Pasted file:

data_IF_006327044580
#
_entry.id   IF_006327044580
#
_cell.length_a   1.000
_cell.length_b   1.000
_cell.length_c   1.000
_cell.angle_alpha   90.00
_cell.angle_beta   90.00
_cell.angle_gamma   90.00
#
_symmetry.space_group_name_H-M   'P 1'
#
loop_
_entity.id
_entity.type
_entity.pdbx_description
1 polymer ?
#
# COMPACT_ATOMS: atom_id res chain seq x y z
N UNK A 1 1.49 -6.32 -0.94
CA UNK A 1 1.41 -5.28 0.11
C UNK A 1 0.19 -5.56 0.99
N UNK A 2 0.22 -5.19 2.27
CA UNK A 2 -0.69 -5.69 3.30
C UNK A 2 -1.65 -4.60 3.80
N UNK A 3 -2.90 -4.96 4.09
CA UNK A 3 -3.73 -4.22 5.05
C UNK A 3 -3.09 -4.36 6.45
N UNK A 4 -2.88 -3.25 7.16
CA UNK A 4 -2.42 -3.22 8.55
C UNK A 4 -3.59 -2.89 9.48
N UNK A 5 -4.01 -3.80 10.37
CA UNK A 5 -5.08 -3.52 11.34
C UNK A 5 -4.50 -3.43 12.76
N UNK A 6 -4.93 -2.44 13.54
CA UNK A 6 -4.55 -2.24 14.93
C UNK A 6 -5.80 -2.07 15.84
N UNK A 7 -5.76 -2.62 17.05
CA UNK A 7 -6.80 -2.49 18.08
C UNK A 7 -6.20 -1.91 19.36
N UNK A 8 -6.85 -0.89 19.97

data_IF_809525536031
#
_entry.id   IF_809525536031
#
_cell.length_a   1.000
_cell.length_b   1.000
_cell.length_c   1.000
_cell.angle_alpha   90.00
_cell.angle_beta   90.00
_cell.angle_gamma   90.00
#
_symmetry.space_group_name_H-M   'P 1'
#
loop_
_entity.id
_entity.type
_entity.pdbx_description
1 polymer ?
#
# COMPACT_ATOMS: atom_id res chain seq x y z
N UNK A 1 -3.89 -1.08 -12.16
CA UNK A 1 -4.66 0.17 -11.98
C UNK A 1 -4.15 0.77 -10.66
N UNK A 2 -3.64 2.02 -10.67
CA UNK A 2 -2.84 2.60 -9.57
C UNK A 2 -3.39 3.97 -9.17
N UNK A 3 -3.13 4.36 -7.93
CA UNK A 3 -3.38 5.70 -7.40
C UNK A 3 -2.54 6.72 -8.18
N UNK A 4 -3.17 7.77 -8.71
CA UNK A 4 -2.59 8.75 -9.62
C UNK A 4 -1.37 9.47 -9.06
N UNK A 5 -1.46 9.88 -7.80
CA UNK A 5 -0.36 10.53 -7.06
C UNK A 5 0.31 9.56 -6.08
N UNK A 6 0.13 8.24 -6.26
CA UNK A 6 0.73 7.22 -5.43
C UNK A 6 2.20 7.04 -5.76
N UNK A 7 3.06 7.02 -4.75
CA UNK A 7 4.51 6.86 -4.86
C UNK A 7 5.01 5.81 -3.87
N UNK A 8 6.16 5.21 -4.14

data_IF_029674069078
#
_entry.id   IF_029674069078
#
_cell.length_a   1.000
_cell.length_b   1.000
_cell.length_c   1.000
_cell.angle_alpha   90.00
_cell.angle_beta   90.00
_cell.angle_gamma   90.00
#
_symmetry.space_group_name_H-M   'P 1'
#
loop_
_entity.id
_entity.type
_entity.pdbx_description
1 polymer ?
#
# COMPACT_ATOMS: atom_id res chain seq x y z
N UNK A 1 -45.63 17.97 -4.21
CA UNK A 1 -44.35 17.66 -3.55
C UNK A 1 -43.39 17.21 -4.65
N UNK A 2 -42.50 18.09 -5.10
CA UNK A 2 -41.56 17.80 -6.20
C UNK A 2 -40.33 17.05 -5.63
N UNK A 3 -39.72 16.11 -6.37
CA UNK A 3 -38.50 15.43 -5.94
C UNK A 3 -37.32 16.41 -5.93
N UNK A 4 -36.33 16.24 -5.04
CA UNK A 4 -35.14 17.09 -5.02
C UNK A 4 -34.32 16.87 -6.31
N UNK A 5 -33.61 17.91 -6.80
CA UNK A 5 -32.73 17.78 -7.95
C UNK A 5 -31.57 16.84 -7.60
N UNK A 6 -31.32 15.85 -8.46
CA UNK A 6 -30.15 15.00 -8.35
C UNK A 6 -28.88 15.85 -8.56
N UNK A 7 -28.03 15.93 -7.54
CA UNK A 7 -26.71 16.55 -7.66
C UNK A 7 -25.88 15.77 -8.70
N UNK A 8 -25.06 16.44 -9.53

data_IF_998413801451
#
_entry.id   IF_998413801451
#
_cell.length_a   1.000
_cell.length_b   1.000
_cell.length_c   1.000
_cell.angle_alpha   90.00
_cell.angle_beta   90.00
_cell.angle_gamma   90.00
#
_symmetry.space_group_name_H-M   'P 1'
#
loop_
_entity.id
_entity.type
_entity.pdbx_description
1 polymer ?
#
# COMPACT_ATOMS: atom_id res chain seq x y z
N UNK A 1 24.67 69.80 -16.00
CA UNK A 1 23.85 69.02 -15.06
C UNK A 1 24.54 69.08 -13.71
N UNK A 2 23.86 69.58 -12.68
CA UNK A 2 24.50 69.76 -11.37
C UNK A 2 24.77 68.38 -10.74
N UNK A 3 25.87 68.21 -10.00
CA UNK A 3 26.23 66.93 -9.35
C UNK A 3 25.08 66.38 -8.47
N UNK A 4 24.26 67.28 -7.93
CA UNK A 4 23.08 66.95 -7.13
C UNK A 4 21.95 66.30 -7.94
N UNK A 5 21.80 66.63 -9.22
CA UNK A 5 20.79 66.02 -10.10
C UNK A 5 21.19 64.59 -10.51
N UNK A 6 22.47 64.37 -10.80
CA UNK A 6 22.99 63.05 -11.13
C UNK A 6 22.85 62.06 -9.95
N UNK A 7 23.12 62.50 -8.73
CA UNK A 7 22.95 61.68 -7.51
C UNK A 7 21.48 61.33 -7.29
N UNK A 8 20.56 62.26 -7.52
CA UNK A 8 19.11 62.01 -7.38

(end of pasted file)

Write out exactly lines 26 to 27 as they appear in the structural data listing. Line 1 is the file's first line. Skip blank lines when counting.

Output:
C UNK A 2 -1.65 -4.60 3.80
N UNK A 3 -2.90 -4.96 4.09